No experimentation without consent is one of the few ethical principles which is universally accepted by bioethicists. But some exceptions are needed for studies of non-competent patients and emergency medicine. One of these has prompted a fierce debate: a US trial of an experimental blood substitute for accident victims. The product, PolyHeme, is made by an Illinois company, Northfield Laboratories, which has enlisted 32 hospitals throughout the country.
In areas covered by the trial, the company has consulted with the local community to explain what happens. The only way to opt out is to wear a blue wristband. Critics say that community awareness is low, there is little public awareness of the risks and consultation has been inadequate. The trials tend to take places where there are lots of trauma — mostly poor towns with ethnic minorities. Another issue is supposed lack of information about the results of the trial. It is also under fire for not disclosing the results of a study which apparently showed that some patients suffered heart attacks.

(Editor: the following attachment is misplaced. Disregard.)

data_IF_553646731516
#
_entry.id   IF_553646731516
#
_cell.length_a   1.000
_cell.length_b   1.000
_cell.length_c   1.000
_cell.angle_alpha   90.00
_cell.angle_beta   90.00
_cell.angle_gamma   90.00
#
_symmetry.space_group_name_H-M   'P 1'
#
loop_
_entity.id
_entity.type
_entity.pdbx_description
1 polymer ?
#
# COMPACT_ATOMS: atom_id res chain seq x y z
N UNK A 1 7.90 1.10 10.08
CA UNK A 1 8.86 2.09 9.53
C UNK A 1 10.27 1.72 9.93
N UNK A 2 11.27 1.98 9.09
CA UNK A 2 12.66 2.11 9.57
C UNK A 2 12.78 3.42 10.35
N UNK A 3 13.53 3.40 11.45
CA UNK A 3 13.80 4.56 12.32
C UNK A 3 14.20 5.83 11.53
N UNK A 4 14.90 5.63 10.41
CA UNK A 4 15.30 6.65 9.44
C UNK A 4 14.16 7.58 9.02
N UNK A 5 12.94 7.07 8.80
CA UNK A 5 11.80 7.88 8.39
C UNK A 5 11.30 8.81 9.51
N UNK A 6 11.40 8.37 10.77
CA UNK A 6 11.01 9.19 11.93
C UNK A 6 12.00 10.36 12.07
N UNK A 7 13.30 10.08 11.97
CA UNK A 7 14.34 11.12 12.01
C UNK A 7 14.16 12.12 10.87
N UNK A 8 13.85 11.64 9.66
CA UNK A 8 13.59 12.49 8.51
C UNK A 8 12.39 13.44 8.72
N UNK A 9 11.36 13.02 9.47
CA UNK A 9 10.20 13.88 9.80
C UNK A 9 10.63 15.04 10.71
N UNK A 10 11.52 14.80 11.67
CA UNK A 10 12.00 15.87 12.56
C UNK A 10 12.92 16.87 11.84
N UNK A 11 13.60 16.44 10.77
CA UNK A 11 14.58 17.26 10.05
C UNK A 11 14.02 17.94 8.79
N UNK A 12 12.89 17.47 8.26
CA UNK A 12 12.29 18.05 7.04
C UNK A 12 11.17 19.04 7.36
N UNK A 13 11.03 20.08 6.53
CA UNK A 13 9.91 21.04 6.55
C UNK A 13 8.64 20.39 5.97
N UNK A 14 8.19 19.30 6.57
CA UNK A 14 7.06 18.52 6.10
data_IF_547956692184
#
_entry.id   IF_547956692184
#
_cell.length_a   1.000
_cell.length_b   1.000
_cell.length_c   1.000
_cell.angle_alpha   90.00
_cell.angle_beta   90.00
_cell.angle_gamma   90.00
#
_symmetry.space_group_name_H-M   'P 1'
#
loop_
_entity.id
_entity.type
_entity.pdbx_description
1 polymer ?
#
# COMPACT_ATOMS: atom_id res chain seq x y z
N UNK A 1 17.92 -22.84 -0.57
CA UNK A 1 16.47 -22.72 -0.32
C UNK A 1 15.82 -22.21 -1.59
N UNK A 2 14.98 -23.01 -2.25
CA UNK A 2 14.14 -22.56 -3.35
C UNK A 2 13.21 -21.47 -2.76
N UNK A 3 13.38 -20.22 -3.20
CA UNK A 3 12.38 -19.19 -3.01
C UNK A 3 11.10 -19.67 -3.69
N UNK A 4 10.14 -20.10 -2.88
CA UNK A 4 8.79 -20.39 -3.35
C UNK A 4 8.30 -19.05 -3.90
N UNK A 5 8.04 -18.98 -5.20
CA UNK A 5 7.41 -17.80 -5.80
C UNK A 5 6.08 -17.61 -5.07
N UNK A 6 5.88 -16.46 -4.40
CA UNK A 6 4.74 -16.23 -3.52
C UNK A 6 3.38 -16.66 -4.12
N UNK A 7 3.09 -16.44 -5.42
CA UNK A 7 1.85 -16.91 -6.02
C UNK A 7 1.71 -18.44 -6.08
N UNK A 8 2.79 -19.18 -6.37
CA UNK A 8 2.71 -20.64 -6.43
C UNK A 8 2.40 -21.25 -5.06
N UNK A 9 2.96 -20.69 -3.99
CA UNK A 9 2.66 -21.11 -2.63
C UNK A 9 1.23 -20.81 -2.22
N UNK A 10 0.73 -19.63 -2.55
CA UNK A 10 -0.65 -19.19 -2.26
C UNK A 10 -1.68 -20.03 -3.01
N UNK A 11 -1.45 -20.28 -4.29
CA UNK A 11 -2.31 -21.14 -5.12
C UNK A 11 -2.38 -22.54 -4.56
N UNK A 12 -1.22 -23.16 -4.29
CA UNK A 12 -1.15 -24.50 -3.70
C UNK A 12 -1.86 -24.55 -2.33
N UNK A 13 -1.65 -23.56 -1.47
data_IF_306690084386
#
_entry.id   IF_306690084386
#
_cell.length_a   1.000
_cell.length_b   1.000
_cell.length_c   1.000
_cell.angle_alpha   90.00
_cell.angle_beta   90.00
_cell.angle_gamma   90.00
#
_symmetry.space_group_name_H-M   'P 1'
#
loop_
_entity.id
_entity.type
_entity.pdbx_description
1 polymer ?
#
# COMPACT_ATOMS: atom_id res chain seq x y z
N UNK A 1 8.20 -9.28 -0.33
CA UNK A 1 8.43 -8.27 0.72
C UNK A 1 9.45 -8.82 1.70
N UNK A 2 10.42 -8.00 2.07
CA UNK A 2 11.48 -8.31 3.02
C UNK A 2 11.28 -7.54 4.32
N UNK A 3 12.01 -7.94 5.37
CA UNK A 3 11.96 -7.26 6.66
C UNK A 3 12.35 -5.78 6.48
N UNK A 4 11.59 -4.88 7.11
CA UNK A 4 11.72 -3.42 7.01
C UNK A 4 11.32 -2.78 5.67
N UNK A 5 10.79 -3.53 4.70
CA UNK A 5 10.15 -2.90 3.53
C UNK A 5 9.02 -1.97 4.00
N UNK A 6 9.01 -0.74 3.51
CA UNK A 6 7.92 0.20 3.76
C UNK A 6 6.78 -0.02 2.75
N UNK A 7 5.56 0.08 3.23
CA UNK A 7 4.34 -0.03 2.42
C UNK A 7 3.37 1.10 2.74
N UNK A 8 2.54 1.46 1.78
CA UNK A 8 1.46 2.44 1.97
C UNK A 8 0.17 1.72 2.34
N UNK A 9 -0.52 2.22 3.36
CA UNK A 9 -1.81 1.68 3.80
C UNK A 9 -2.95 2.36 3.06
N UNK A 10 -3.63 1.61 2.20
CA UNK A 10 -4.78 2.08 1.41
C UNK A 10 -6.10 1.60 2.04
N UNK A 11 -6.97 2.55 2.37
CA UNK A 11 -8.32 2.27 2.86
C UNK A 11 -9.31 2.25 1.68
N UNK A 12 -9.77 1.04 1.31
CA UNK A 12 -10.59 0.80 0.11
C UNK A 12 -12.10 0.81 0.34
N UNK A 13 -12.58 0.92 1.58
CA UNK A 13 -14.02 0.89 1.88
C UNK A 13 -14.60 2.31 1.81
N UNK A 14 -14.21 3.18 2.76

The PolyHeme study is being observed carefully because other “no consent” trials are under way. In the coming months, a $50 million National Institutes of Health research project will test experimental techniques on trauma and heart-attack patients who cannot give consent.
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